Just when he appeared to have the bit fully between his teeth, Rana Naved -- who was cracked for successive fours to third man and cover, responded with a short ball that didn't bounce as much as its length, less than halfway down the track, indicated. Pathan was caught between avoidance and dalliance, picked the hook because fine leg was well inside the circle, and managed only to play it off the high part of his bat to that same fielder, ending an innings of 65 off 65 that took the first quarter of the game completely away from Pakistan.
That was the 16th over, the final power play was still in force, and Dravid sent out Dhoni to cash in. The batsman started off with successive fours off Razzaq, played out a dot ball by way of variety, then biffed another four to ensure that the loss of the wicket did not hurt the momentum of the innings.
Unlike the more classical Pathan, Dhoni's batting has something of the free spirit about it -- aesthetics concern him about as little as lines and lengths, his aim invariably is to lift his bat above head height and bring it down with tremendous savagery. Perhaps the best indicator of his batting mindset came in the 31st over, when Shoaib Malik saw the batsman dance down to him and bowled one well wide of off and short. Dhoni, who was moving in line with leg to free his arms, realized he was stranded, did the sort of split that spoke well of the tailoring of his trousers, and from that position, still managed a cut to third man for four to bring up the 103 of the partnership off just 91 balls.
Sachin Tendulkar's innings was an essay in many modes -- and moods. He started off being beaten outside his off, responded with a couple of imperious cover drives, then pulled up a chair and stayed put at one end watching the Pathan show. During this phase, the lack of strike seemed to impact on his flow -- a Rana Naved delivery angled in to middle and leg saw him (as he has so often in recent times) try to push with the shut bat face to midwicket, miss the line and be bowled off his pads, only to look up and see the umpire's hand out for the no ball.
Following that life, the batsman settled down to what, in his current form and career stage, he is best fitted to do -- work the ball around, run the singles hard, let his partners bat around him, and when occasion afforded, strike hard and clean, as witness a free flowing loft over long on for six off the last ball of Arshad Khan's first over as super sub in place of the hapless Umar Gul.
Dravid continued to ride the momentum, sending in Yuvraj Singh at the fall of Dhoni's wicket, and the batsman carried on the momentum of his Test hundred at Karachi with a stream of delicate cuts, powerful drives and, when length afforded as in an Afridi over, mixing up a powerful hoist over wide long on for six with the most delicate late cut you ever saw for the follow-up four.
For India, partnerships were the key -- following the early fall of Sehwag, every successive pairing produced runs at pace. Pathan and Sachin brought up their 51 off 62 balls, but then upped the gears to put together 94 in 14.5 overs at 6.34. Next up, Dhoni and Sachin -- and the 52 in even time at a run a ball. That was merely the stage -- Yuvraj and Sachin brought up their 52 off just 42, and seemed set to accelerate even further when Yuvraj, after driving Razzaq on either side of the wicket, flicked him easily off his toes but managed to pick out the tall Arshad on the line at deep backward point to end a superb cameo of 39 off just 28 balls.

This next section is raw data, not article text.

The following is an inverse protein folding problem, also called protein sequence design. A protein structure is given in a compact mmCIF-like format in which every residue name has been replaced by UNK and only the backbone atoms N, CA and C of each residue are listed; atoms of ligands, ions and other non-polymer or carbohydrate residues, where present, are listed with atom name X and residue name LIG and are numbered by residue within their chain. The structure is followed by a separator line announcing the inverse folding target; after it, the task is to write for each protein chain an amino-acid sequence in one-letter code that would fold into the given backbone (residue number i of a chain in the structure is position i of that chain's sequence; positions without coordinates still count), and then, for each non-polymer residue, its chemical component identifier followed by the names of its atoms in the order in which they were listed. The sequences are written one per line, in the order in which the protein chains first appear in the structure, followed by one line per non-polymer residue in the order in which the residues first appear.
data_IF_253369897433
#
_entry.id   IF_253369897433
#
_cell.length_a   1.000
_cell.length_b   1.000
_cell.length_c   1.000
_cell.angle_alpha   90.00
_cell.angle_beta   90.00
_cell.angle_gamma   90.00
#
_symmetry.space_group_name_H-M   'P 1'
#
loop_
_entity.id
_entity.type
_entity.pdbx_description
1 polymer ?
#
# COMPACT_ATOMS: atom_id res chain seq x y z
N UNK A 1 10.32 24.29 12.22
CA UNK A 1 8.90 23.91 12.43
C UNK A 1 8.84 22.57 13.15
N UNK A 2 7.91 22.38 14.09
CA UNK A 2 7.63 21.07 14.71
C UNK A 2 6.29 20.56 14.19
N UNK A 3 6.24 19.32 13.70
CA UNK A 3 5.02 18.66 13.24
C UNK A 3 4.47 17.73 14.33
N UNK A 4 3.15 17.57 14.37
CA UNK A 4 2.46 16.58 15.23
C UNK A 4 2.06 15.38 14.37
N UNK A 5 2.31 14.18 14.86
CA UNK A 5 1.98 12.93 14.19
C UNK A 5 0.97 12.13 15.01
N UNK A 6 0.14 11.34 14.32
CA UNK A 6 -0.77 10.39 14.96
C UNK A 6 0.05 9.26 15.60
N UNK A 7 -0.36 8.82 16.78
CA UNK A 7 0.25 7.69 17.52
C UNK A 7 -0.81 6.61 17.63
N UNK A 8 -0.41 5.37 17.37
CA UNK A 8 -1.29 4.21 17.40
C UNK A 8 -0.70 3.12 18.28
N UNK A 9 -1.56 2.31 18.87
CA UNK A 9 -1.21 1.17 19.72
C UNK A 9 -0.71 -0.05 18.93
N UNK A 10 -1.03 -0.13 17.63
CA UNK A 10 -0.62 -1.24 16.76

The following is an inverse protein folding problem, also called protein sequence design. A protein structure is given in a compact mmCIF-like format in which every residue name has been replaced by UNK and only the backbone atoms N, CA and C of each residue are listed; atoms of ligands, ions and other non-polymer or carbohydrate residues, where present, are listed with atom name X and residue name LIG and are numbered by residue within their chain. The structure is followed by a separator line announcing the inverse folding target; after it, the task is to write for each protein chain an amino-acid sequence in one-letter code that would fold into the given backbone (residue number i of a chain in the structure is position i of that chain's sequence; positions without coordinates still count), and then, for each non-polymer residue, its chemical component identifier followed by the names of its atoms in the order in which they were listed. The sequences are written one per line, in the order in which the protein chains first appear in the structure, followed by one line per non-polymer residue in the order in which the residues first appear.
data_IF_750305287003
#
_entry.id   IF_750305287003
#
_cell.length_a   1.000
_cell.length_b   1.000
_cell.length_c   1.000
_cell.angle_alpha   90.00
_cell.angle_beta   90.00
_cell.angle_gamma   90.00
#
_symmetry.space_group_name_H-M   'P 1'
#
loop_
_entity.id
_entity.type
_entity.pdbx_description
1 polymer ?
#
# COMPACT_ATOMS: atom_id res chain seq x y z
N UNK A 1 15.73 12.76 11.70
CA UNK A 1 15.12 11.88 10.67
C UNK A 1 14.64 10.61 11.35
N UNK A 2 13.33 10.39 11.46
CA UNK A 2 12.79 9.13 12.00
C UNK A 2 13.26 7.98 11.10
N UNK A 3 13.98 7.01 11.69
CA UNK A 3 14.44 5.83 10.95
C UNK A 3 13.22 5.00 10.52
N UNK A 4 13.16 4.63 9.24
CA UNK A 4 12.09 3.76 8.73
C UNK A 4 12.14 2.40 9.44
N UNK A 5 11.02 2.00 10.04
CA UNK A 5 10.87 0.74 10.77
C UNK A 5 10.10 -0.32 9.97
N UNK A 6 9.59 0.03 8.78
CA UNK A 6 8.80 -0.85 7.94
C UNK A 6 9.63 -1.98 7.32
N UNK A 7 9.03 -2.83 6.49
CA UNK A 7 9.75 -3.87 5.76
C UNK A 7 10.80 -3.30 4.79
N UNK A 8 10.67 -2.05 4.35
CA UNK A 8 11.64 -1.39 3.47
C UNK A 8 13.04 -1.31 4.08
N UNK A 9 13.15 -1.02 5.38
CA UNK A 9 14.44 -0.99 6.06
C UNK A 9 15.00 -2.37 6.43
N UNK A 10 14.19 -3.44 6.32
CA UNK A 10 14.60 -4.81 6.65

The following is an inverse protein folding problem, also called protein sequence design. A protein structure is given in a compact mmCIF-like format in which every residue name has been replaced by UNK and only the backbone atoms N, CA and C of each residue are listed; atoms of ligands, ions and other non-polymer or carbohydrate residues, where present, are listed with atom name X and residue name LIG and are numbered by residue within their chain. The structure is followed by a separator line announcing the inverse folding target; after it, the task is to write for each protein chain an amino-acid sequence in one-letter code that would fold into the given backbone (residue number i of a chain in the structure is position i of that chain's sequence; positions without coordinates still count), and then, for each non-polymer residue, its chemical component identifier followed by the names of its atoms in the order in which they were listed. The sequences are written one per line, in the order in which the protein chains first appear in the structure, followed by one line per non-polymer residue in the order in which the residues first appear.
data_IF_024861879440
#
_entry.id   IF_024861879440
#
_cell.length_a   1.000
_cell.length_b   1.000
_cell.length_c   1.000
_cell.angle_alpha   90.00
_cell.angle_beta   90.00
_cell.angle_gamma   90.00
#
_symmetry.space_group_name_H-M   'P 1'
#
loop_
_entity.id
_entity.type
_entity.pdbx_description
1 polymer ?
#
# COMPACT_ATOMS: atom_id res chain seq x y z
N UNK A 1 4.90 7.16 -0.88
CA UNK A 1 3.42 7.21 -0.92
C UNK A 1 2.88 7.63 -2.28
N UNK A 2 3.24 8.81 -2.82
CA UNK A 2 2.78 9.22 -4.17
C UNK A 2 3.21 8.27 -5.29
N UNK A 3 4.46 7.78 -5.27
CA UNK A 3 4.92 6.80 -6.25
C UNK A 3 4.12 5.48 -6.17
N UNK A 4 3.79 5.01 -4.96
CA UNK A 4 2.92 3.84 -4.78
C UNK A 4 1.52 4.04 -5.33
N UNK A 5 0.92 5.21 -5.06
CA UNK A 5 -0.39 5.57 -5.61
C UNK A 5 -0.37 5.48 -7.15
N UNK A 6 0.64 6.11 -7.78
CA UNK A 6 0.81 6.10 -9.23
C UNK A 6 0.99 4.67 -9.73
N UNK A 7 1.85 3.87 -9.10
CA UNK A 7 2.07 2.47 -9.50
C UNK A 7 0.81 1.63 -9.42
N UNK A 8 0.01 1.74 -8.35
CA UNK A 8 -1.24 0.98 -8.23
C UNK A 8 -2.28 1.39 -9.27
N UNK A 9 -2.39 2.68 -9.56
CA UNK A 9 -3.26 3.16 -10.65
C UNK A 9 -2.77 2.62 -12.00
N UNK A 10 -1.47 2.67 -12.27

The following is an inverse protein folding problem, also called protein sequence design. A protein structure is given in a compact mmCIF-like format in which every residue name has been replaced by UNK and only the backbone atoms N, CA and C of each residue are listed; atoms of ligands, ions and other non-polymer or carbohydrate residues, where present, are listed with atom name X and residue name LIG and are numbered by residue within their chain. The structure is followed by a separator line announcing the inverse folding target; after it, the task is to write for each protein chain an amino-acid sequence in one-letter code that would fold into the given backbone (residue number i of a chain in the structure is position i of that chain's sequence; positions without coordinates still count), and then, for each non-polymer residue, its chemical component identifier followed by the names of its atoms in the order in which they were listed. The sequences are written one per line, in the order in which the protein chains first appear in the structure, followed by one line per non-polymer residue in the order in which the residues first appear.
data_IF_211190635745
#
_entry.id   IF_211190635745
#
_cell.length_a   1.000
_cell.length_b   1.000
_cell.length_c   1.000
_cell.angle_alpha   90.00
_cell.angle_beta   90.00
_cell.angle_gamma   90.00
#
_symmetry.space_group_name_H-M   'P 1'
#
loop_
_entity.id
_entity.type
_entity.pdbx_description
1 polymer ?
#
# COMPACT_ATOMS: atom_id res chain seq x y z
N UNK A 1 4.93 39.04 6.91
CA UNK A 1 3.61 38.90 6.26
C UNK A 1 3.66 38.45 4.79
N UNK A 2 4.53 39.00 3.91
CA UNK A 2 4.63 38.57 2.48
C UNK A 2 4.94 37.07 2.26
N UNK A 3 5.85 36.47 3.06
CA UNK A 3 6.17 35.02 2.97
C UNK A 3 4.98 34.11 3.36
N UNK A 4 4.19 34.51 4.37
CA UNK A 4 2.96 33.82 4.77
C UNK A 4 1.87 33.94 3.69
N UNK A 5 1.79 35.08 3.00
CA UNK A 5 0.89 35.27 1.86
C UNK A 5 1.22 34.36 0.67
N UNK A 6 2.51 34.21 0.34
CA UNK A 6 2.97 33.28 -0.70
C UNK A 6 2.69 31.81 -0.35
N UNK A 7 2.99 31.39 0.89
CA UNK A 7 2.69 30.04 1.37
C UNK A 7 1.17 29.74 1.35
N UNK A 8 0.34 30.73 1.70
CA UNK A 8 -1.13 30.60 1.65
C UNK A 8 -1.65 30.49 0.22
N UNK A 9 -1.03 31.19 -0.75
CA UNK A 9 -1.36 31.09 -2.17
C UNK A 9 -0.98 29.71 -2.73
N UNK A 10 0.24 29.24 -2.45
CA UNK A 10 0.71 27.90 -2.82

Rahul Dravid came out finally -- and clipped the first ball he faced through midwicket for four; there was to be no let up.
Tendulkar, who had gotten to 51 off 66 balls and, in the process, been completely upstaged by his partners, raced to his 39th ODI hundred off the 5th ball of the 45th over, scoring his second 49 runs off just 46 deliveries. To the very next ball, an attempted reverse sweep off Arshad Khan saw the finger go up for the LBW; the batsman was very unlucky in that the ball had gone off his glove onto pad; uncharacteristically, Sachin made his feelings very clear as he walked off. India's bid to race to a phenomenal score suffered another hit in the next over, when Rana Naved beat a Dravid (16 off 14) flick with the fuller, almost yorker, length and found the pad in front of leg stump.
The progression, in five over periods, tells the story of an innings that was planned around flat out aggression: 16/1 in 5; 47/1 in 10; and from there on, 99/1, 126/2, 153/2, 192/2, 233/3, 266/3 and, 305/5 at the end of 45 overs, with the third 100 runs of the innings coming off just 78 deliveries.
A perennial problem of mucking up the end overs saw India lose 5 wickets for 23 runs -- throwing away the immense platform the batsmen had built.
328, though, is a more than competitive score on this or any ground; it is never easy to go in knowing you have to hit close to 7 runs an over every over for the full course of the innings. One good opening spell, thus, and India should fancy its chances in the second half of the game.
To talk of bowling in an innings so dominated by the bat is pointless; bowler after bowler came, and disappeared; the only shining light for Pakistan was the indefatigable Asif, who alone in inimical conditions showed the control and skills needed to keep batsmen from taking him on. Interestingly, Pakistan this morning had backed the gloom, the dew and the early morning start and opted to field first; Dravid at the toss had indicated he would have done the same, but at no point in the Indian innings outside of the first 5 overs did the bowlers seem to be in with the faintest chance.
Pakistan, too, seemed to have opted for presumed virtues of line and length against those of sheer pace, when benching Shoaib Akthar and opting for the less pacy new ball attack of Asif-Naved-Gul-Razzaq.
The Pakistan fielding was water tight early; it was especially interesting to note that the fielding side appears to have put considerable work into perfecting the art of fielding in pairs and throwing via relays -- but once Pathan, then Dhoni, got into assault mode, the fielders wilted and misfields began to proliferate. It then tightened again as wickets fell -- Shoaib Malik producing a scarcely credible throw from the deep midwicket fence to hit the stumps on the full and catch Ajit Agarkar way out of his ground; the batsman clearly expected the hit to go for a four, and was caught completely off guard by a superb bit of fielding. And Salman Butt plucked a stunner in the final over on the midwicket fence to end India's innings.
By way of aside, this match produced one other aspect of interest: the wiring up of the two umpires, through earphones, to the stump mikes to help them pick up the edges better.